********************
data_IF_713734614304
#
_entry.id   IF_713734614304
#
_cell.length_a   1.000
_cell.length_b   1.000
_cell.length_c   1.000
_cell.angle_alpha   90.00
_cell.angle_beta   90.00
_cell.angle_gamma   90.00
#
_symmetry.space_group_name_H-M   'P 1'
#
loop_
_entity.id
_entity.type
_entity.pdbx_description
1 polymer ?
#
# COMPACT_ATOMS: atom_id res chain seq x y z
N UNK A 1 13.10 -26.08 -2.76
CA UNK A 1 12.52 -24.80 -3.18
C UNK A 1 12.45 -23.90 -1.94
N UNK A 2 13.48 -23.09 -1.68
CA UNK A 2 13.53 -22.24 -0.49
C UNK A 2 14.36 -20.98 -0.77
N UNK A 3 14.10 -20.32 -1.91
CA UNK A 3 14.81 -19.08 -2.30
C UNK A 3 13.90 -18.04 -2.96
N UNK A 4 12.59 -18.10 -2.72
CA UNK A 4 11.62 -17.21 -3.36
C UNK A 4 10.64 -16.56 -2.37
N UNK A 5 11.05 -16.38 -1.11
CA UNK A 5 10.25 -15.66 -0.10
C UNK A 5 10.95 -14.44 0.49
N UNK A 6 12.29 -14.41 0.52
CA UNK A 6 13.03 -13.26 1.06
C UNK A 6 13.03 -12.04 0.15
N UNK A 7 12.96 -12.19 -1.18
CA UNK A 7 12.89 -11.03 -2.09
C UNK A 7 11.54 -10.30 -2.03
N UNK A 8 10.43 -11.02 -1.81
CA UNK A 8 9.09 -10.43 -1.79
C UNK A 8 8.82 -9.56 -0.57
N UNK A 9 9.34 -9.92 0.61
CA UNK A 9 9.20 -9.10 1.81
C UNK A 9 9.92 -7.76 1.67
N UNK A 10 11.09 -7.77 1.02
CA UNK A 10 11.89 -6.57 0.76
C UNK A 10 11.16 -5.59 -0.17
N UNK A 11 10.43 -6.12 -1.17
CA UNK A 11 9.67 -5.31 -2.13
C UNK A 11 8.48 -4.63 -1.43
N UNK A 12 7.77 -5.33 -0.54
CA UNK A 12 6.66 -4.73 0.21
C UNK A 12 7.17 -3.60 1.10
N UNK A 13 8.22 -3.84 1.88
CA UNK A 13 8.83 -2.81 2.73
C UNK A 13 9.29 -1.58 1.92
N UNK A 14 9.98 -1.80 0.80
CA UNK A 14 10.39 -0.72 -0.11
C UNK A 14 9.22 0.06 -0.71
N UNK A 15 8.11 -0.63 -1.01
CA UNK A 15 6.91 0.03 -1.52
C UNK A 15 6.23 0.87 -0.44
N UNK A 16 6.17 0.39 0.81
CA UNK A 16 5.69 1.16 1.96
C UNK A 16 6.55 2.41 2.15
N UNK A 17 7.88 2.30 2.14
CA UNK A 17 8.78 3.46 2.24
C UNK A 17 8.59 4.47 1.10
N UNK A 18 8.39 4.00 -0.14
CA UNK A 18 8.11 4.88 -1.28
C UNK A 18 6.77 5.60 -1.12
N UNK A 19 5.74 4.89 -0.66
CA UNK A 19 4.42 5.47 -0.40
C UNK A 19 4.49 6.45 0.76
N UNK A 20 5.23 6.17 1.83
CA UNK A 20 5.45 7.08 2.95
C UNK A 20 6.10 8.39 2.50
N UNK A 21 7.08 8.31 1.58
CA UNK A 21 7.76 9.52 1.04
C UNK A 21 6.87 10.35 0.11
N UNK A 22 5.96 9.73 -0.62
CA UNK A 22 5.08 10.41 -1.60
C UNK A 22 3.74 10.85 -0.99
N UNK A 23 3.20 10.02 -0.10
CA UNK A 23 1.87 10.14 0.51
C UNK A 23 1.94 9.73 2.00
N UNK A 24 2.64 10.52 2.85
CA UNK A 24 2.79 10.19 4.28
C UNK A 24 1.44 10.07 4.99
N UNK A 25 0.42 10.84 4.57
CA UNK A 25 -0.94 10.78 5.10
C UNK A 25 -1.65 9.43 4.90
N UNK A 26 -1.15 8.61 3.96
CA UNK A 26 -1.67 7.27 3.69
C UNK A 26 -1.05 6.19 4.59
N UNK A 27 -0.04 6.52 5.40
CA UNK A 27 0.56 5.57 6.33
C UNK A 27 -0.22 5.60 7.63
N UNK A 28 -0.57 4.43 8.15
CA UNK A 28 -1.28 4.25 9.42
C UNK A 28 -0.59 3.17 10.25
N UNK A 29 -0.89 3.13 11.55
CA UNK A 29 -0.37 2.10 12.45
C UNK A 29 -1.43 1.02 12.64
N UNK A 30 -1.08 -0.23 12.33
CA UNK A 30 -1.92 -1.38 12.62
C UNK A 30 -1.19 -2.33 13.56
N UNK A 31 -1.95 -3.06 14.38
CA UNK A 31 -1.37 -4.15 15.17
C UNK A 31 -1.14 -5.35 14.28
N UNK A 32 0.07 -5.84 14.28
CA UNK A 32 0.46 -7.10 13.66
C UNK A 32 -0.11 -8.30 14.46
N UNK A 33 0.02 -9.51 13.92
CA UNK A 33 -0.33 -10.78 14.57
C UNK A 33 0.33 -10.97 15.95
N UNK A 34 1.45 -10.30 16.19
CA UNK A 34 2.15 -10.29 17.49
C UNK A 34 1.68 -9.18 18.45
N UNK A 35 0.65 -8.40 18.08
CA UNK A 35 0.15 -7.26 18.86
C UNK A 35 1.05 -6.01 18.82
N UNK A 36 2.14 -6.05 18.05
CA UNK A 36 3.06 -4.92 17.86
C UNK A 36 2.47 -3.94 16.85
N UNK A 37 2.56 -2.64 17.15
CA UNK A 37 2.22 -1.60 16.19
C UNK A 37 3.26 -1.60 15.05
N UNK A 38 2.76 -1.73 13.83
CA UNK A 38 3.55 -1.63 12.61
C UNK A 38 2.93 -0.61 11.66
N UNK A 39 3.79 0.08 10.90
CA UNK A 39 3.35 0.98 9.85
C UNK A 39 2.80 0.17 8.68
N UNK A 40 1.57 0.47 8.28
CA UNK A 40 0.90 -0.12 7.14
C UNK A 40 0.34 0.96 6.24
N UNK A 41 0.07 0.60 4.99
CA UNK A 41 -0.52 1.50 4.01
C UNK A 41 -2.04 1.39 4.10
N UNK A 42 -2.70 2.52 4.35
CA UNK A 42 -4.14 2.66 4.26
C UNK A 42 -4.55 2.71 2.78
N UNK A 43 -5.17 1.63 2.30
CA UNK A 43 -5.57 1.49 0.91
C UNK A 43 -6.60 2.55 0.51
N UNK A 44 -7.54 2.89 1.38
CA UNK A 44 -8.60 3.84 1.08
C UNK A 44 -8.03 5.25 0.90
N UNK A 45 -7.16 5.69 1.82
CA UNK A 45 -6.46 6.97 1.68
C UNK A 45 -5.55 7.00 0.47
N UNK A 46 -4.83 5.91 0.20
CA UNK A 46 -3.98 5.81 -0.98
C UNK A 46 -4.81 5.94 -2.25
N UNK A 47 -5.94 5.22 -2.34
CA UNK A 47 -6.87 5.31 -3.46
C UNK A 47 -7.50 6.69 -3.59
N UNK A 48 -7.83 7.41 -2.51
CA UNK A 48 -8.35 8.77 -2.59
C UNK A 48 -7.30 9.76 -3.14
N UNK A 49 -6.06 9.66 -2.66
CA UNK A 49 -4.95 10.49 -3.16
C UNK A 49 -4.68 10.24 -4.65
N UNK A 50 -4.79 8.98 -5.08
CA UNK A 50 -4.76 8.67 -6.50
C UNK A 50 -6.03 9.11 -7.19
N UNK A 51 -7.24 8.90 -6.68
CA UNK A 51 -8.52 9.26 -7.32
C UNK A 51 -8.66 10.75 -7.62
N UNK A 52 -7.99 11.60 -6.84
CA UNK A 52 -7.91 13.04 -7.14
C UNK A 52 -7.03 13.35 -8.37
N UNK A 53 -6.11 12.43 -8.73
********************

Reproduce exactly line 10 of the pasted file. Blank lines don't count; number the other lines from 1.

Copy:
_cell.angle_gamma   90.00